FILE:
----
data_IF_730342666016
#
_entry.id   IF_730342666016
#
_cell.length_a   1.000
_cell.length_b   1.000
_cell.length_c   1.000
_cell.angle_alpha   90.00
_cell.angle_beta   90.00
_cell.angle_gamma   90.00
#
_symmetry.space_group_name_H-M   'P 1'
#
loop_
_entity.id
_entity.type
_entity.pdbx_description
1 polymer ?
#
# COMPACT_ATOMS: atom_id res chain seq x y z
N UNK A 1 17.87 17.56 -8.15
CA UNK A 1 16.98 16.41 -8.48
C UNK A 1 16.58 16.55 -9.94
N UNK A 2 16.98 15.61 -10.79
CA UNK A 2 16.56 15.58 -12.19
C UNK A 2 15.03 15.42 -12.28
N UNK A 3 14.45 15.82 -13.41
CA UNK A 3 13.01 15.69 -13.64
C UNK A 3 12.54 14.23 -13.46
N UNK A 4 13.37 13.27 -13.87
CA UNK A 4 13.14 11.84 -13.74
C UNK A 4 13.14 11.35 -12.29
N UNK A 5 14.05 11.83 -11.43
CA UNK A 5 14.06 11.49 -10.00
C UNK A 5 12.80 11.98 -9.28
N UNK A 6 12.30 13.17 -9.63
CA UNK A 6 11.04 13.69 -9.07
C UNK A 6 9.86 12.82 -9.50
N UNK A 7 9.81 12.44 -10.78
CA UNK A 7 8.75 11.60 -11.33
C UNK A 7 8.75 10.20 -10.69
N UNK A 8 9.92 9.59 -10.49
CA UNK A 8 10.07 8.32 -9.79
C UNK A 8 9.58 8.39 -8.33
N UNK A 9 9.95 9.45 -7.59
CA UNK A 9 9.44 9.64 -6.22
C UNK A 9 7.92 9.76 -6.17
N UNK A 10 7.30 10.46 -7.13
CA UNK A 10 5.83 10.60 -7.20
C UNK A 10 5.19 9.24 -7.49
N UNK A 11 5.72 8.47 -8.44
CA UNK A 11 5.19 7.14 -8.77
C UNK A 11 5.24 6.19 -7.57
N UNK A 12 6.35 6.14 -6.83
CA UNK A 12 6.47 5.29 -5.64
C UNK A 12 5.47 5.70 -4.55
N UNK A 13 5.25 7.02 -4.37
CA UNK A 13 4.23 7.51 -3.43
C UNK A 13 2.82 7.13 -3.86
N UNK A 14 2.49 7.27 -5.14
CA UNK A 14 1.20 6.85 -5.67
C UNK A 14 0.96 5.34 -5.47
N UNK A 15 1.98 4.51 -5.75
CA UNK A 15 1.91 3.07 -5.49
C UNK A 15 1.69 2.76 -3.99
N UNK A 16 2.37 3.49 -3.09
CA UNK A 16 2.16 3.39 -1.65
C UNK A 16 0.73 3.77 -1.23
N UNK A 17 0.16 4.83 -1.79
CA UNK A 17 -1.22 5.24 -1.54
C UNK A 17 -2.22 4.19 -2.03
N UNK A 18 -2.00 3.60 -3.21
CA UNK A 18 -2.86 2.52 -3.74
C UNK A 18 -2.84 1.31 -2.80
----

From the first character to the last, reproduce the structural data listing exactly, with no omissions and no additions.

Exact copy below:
data_IF_730342666016
#
_entry.id   IF_730342666016
#
_cell.length_a   1.000
_cell.length_b   1.000
_cell.length_c   1.000
_cell.angle_alpha   90.00
_cell.angle_beta   90.00
_cell.angle_gamma   90.00
#
_symmetry.space_group_name_H-M   'P 1'
#
loop_
_entity.id
_entity.type
_entity.pdbx_description
1 polymer ?
#
# COMPACT_ATOMS: atom_id res chain seq x y z
N UNK A 1 17.87 17.56 -8.15
CA UNK A 1 16.98 16.41 -8.48
C UNK A 1 16.58 16.55 -9.94
N UNK A 2 16.98 15.61 -10.79
CA UNK A 2 16.56 15.58 -12.19
C UNK A 2 15.03 15.42 -12.28
N UNK A 3 14.45 15.82 -13.41
CA UNK A 3 13.01 15.69 -13.64
C UNK A 3 12.54 14.23 -13.46
N UNK A 4 13.37 13.27 -13.87
CA UNK A 4 13.14 11.84 -13.74
C UNK A 4 13.14 11.35 -12.29
N UNK A 5 14.05 11.83 -11.43
CA UNK A 5 14.06 11.49 -10.00
C UNK A 5 12.80 11.98 -9.28
N UNK A 6 12.30 13.17 -9.63
CA UNK A 6 11.04 13.69 -9.07
C UNK A 6 9.86 12.82 -9.50
N UNK A 7 9.81 12.44 -10.78
CA UNK A 7 8.75 11.60 -11.33
C UNK A 7 8.75 10.20 -10.69
N UNK A 8 9.92 9.59 -10.49
CA UNK A 8 10.07 8.32 -9.79
C UNK A 8 9.58 8.39 -8.33
N UNK A 9 9.95 9.45 -7.59
CA UNK A 9 9.44 9.64 -6.22
C UNK A 9 7.92 9.76 -6.17
N UNK A 10 7.30 10.46 -7.13
CA UNK A 10 5.83 10.60 -7.20
C UNK A 10 5.19 9.24 -7.49
N UNK A 11 5.72 8.47 -8.44
CA UNK A 11 5.19 7.14 -8.77
C UNK A 11 5.24 6.19 -7.57
N UNK A 12 6.35 6.14 -6.83
CA UNK A 12 6.47 5.29 -5.64
C UNK A 12 5.47 5.70 -4.55
N UNK A 13 5.25 7.02 -4.37
CA UNK A 13 4.23 7.51 -3.43
C UNK A 13 2.82 7.13 -3.86
N UNK A 14 2.49 7.27 -5.14
CA UNK A 14 1.20 6.85 -5.67
C UNK A 14 0.96 5.34 -5.47
N UNK A 15 1.98 4.51 -5.75
CA UNK A 15 1.91 3.07 -5.49
C UNK A 15 1.69 2.76 -3.99
N UNK A 16 2.37 3.49 -3.09
CA UNK A 16 2.16 3.39 -1.65
C UNK A 16 0.73 3.77 -1.23
N UNK A 17 0.16 4.83 -1.79
CA UNK A 17 -1.22 5.24 -1.54
C UNK A 17 -2.22 4.19 -2.03
N UNK A 18 -2.00 3.60 -3.21
CA UNK A 18 -2.86 2.52 -3.74
C UNK A 18 -2.84 1.31 -2.80